Quantum Sensor Approaches Theoretical Limits

New technique could improve sensors used in atomic clocks, GPS, and many other applications

2 min read
Glowing sphere with 4 smaller yellow spheres next to a glowing clock with circuitry.

Physicists from Innsbruck, Austria, have developed a programmable quantum sensor based on entangled atoms.

Harald Ritsch/University of Innsbruck

Quantum sensors promise new levels of accuracy. Now researchers in Austria have developed what they say is the first programmable quantum sensor, a device capable of an unprecedented level of sensitivity operating near the fundamental limits imposed by the laws of quantum mechanics.

Quantum technology relies on quantum effects that can emerge based on how the universe becomes a fuzzy place at its very smallest levels. For instance, the quantum effect known as superposition allows atoms and other building blocks of the cosmos to essentially spin in two opposite directions at the same time or exist in two or more places simultaneously. By placing many components known as qubits into superposition and linking them via a quantum-mechanical phenomenon known as entanglement, a quantum computer can in theory perform a mind-boggling number of computations at once.

Quantum computers and other quantum technology are notoriously very fragile to any outside interference. Yet, quantum sensors capitalize on this vulnerability to achieve exceptional sensitivity to the smallest disturbances to the environment, and have many potential applications in medicine, nanotechnology, telecommunications, and satellite navigation.

In the new study, researchers sought to bring recent advances made in quantum computing to improve quantum sensing. Their experiments involved quantum circuits made of up to 26 qubits, each consisting of an electrically trapped calcium ion.

The new technique adopted a hybrid approach in which each quantum circuit was partnered with a classical supercomputer. The scientists programmed this platform to run a variational quantum algorithm that sought the optimal solution to a problem—in this case, the best settings of the quantum circuit with which to measure the states of the qubits.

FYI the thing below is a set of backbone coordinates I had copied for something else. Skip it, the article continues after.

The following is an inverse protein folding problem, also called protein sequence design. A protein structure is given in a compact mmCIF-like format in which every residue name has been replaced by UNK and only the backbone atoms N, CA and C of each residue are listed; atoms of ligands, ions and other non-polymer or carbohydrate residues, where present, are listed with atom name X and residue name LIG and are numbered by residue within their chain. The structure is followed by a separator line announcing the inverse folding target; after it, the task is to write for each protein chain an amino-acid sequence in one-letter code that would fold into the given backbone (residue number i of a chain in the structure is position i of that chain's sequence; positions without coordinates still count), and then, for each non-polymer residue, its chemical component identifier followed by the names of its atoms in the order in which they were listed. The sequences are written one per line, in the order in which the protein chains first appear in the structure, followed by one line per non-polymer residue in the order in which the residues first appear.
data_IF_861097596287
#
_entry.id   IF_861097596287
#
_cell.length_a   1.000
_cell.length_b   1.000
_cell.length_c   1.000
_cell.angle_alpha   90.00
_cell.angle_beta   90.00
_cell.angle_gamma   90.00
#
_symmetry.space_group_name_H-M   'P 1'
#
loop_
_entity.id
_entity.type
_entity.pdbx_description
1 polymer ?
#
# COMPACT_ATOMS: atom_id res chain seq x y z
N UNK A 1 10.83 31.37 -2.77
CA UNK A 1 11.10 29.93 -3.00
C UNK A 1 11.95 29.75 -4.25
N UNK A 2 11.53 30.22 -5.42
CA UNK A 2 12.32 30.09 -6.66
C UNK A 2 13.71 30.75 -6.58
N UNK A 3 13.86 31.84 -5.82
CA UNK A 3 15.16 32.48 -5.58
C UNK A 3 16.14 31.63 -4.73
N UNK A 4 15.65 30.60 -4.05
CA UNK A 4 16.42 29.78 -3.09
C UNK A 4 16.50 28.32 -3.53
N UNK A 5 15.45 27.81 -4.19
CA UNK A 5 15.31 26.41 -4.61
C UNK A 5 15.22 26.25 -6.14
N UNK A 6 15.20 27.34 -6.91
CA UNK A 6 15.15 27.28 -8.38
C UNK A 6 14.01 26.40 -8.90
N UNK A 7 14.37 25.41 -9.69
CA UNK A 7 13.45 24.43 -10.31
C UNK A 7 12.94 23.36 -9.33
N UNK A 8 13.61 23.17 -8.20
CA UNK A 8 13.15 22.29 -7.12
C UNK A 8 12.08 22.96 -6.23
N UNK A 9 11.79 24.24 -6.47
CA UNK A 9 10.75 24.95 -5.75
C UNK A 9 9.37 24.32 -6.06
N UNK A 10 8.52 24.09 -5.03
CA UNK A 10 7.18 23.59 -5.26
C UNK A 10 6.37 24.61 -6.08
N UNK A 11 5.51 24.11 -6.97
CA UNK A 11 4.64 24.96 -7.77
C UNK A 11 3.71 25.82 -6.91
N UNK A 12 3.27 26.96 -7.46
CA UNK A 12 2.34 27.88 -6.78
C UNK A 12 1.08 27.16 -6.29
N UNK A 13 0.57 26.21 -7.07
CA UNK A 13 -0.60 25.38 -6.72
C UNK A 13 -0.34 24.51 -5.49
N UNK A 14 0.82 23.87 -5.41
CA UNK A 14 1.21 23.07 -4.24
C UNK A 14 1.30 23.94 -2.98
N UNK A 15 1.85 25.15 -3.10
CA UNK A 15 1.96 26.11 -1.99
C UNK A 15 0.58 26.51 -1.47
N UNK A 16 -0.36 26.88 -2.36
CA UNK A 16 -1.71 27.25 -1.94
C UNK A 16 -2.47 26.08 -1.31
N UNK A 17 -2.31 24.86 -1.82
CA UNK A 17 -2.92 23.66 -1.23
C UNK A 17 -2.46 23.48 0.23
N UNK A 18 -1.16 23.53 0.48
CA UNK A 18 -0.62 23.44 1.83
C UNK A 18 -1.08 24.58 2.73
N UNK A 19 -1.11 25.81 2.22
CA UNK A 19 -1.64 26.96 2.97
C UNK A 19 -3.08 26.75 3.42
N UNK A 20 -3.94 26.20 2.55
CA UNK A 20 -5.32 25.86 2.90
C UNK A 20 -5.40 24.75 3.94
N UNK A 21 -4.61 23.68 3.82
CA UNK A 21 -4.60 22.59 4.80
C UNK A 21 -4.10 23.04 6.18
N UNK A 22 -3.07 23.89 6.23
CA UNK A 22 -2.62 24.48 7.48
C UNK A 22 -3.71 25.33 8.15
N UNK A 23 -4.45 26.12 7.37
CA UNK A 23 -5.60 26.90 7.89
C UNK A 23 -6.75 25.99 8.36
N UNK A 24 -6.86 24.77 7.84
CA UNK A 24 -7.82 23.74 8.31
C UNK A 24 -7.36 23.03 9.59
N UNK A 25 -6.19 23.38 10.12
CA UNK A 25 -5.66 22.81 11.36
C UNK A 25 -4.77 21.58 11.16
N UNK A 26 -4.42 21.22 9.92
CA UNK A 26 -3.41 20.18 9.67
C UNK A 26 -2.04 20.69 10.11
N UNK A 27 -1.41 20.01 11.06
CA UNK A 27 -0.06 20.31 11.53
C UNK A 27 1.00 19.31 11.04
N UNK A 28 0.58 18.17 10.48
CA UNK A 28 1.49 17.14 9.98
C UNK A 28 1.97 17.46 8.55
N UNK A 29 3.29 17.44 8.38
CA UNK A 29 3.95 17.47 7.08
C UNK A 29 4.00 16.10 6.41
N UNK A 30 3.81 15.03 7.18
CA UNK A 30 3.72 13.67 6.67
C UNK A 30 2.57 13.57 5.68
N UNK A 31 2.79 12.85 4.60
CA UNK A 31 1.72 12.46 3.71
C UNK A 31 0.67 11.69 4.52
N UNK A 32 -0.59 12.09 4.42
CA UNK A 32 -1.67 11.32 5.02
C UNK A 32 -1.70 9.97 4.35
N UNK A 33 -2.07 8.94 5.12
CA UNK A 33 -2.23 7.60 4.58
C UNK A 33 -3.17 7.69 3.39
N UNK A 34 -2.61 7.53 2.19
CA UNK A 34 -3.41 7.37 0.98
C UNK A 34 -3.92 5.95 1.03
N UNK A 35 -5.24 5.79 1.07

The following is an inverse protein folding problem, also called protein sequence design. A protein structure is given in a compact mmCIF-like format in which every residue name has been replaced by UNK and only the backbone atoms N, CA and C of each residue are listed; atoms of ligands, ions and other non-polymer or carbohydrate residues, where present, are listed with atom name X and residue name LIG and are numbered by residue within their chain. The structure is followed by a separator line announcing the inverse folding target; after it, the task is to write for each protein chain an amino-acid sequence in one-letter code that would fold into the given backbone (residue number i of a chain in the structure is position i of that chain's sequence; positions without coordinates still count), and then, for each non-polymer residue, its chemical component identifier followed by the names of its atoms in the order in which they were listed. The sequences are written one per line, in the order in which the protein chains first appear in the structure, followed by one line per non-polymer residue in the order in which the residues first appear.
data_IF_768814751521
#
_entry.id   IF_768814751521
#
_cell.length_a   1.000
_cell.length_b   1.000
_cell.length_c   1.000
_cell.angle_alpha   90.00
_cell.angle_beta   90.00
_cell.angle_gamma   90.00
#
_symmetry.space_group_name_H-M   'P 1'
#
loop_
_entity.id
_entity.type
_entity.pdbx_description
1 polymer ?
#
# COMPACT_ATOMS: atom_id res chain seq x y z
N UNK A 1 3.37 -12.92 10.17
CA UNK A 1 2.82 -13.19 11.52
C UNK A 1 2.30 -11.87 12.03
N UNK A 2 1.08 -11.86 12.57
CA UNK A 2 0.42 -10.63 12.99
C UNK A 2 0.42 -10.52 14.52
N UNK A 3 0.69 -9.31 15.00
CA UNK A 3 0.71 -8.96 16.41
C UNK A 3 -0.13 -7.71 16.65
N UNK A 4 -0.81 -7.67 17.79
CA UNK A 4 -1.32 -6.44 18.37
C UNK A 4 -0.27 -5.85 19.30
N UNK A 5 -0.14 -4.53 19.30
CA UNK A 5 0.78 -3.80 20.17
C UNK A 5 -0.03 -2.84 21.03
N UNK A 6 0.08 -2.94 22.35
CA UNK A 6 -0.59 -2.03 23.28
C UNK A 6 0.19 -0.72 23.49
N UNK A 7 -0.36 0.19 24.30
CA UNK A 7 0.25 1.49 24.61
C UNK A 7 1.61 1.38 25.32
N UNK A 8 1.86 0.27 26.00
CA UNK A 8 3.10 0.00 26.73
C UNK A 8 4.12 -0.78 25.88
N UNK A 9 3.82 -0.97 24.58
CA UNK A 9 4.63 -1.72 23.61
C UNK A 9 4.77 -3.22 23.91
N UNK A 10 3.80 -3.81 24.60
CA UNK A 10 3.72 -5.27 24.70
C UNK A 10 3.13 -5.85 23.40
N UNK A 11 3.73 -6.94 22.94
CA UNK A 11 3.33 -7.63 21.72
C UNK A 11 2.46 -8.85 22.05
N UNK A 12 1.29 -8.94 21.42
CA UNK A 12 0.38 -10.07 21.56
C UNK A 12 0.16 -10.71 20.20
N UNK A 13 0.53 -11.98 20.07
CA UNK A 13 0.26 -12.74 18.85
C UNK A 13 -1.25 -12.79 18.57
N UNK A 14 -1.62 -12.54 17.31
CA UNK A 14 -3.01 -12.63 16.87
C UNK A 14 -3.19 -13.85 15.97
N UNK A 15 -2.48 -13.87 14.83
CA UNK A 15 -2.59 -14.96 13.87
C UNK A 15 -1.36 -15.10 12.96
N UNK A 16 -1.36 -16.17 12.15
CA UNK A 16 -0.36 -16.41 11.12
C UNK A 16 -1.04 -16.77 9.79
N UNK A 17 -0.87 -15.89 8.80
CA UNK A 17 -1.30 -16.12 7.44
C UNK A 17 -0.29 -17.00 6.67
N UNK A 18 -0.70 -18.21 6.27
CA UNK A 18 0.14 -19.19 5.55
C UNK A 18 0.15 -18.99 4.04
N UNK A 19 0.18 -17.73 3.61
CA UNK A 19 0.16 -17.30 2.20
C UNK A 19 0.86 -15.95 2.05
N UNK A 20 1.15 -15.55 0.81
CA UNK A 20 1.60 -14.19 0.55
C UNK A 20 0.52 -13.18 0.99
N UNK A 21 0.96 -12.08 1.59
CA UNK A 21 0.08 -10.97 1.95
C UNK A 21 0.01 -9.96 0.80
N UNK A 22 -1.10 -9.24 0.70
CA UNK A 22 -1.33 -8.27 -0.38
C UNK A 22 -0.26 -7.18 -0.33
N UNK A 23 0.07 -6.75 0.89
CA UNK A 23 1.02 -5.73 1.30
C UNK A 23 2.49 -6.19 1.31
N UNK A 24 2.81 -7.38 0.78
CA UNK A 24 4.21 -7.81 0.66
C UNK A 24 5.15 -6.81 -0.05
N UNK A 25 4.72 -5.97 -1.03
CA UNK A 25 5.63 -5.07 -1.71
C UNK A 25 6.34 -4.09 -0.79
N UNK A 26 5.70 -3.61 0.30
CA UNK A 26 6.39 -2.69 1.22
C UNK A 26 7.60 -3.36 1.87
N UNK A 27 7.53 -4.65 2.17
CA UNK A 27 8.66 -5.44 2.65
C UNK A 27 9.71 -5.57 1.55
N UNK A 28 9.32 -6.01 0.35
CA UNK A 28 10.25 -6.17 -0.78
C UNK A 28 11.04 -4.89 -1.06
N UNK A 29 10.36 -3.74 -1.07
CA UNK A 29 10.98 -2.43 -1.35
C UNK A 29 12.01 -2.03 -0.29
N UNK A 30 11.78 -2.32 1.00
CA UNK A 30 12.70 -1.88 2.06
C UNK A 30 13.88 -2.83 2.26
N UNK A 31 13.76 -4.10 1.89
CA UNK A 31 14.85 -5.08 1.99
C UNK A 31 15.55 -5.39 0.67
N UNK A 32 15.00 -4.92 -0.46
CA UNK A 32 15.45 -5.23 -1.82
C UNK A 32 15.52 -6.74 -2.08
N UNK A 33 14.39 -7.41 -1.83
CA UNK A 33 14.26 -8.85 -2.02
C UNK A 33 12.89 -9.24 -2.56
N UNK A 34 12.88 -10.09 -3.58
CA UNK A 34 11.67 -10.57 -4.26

In experiments, the scientists found their programmable quantum sensor could optimize itself enough to approach the fundamental sensing limit up to a factor of about 1.45. (The ultimate sensing limit is a factor of 1; the more a sensor approaches this limit, the better its performance.)

Surprisingly, the sensor got “exceedingly close” to estimates of its best performance despite noise in the system, says study lead author Christian Marciniak, a physicist at the University of Innsbruck, in Austria. “This shows how robust the scheme is, which makes us quite hopeful about its practical uses in many scenarios,” he says. “It can actually work in realistic settings; provide tangible benefits under real-world conditions.”

The most immediate applications of this new work involve sensors dealing with trapped ions, including devices such as atomic clock and global positioning systems, as well as magnetic and inertial sensors. For example, this new technique could improve the measurement resolution of magnetometers, for “more accurate diagnostics,” Marciniak says.